To brew, scoop some fine grounds into your pot. Ideally, you want to serve it in something a little bigger than an espresso cup, but smaller than a regular American-style coffee cup. I like to use a 50ml centrifuge tube from the lab. Not exactly classy, but they weigh almost nothing and they’re difficult to break. You can put a cool Arabic sticker on it if the aesthetic of drinking out of a centrifuge tube bothers you.

Roll a seed pod back and forth with your hand on a flat surface (your knee, for example) until you hear it crackle a little bit. Drop the pod in the pot. Fill your cup (or tube, or whatever) with water to measure it, and then add it to the pot. Start heating it gently before stirring to caramelize the sugar. Stir, and then continue to gently heat. It should foam up as it starts to boil — you want to sort of moderate the heat by lifting the pot from to get a nice, dense creamy foam. Gently pour the brew into your cup, leaving as much of the grounds behind as you can. Handle it gently as you drink it so the grounds settle to the bottom. Most people don’t like to drink the last little bit.

If you’re going for a short trip, you can just pre-load a couple of 50ml’s and skip the bag.

To any Turkish or Greek people on here, I beg forgiveness for all the shortcuts in this method. If you want to do it “right,” you probably can manage it at the expense of more fuel and more cleanup. There are some great videos on YouTube for getting a more authentic, foamy Turkish coffee.

Almost as light : Vietnamese coffee.

You’ll need a Vietnamese filter (sometimes called a “press,” though it’s purely gravity fed), which you can find om Amazon for about $8 or an Asian grocery store for $1.

Get some coffee with chicory in it (Cafe du Monde, for example, can be found in many regular grocery stores and is a staple in Vietnamese groceries). The grind is up to you, so experiment with it. Pour a spoonful of condensed milk in your cup, put the filter on the cup, and add your grounds. Add hot water to the filter and let it drip through. You don’t want to re-fill the filter, or you can overflow the cup. It’s supposed to be a very concentrated brew, like espresso.

You can get a convenient single serving thingy from Copper Cow Coffee (for $5, ack). If you have a Lee’s Sandwiches near you, you can get 40 of the exact same thing for the same price, minus the hipster packaging.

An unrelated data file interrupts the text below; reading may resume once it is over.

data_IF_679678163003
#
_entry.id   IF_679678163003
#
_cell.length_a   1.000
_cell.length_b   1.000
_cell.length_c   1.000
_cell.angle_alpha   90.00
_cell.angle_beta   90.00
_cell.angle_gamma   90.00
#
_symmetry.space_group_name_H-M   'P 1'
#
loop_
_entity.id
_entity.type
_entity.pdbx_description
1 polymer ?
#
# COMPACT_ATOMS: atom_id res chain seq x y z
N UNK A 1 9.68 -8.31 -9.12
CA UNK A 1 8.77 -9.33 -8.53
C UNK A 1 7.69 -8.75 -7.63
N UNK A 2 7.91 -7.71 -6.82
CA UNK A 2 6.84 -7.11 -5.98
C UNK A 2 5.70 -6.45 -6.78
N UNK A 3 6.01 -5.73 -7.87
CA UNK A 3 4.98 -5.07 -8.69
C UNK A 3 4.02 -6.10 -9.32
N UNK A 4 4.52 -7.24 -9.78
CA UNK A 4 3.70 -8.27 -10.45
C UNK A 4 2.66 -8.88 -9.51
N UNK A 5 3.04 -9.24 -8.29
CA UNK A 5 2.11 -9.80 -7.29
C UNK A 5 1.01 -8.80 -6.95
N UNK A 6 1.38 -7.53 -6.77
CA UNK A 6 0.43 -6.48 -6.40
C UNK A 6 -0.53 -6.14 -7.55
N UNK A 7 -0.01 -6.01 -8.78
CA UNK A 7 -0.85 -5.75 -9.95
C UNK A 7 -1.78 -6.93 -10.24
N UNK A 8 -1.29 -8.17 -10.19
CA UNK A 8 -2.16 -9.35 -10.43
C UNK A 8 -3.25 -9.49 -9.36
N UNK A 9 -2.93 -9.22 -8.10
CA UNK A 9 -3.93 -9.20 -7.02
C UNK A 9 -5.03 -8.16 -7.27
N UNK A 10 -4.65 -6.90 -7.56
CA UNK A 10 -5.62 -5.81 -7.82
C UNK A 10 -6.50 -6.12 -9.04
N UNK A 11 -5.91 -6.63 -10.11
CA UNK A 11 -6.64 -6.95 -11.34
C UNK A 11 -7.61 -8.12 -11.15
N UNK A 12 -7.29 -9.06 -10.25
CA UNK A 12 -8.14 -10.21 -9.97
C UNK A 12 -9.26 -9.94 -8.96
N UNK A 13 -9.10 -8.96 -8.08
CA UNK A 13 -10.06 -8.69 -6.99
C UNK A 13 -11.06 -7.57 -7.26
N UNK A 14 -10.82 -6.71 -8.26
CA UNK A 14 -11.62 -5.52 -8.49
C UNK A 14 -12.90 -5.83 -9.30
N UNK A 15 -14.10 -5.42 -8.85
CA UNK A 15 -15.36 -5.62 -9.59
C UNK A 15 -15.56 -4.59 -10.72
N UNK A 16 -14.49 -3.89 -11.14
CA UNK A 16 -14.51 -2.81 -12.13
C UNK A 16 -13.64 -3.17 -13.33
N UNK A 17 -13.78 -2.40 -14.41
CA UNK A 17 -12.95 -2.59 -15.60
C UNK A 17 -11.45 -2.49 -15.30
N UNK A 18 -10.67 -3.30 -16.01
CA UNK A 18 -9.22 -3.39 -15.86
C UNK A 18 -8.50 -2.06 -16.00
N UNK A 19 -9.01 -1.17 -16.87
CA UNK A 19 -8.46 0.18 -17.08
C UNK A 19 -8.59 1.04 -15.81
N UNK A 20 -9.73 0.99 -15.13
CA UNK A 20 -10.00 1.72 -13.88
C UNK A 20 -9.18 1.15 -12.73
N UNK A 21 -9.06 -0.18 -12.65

1 point

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13th Sep 2021

I’m having trouble visualizing the kind of phone you have, can you post a link or a photo?

I have the 8oz version of this one: https://www.amazon.com/dp/B01953YT1I/

My usual method for Vietnamese:

  • weigh out 25 grams of Robusta coffee

  • grind slightly coarser than espresso (5 notches from the finest on my Baratza Encore grinder)

  • put it in the phin

  • assemble the bottom piece, drum, and water spreader of the phin and put it on top of whatever I’m brewing into

  • add about a tablespoon of just-off-boiling water

  • wait 30 second (time to let the grounds bloom properly)

  • top up the phin with just off boil water, add the lid, let it do it’s thing for 3 minutes or so.

  • Hey Presto!

I’ve used arabica beans in my phin before and it makes a very nice cuppa, but it’s not “Vietnamese coffee”. Robusta coffee is a different species than arabica coffee. It’s like beef vs bison. You can substitute beef in just about every application, but it’s not a “buffalo burger” unless you actually use bison.

I get my beans from here: https://nguyencoffeesupply.com/

The company is immigrant owned, woman owned, works with local growers, etc, so hopefully that fits your ideal for “ethical” coffee, because this is he only source of 100% robusta beans I’ve been able to find. Most places are happy to sell 50/50 arabica blends or, worse, Cafe Du Monde, which is half chicory and not coffee at all. Don’t get me wrong, chicory coffee is tasty, it’s just not equivalent across the board.

Hope that helps, let me know if you have more questions.

1 point

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13th Dec 2018

Vietnamese coffee dripper. They are cheap and an incredible coffee experinece. Be sure to get authentic vietnamese coffee to go in it, and couple cans condensed milk! (see video) Once you have your game sorted with that, you can progress to vietnamese egg coffee!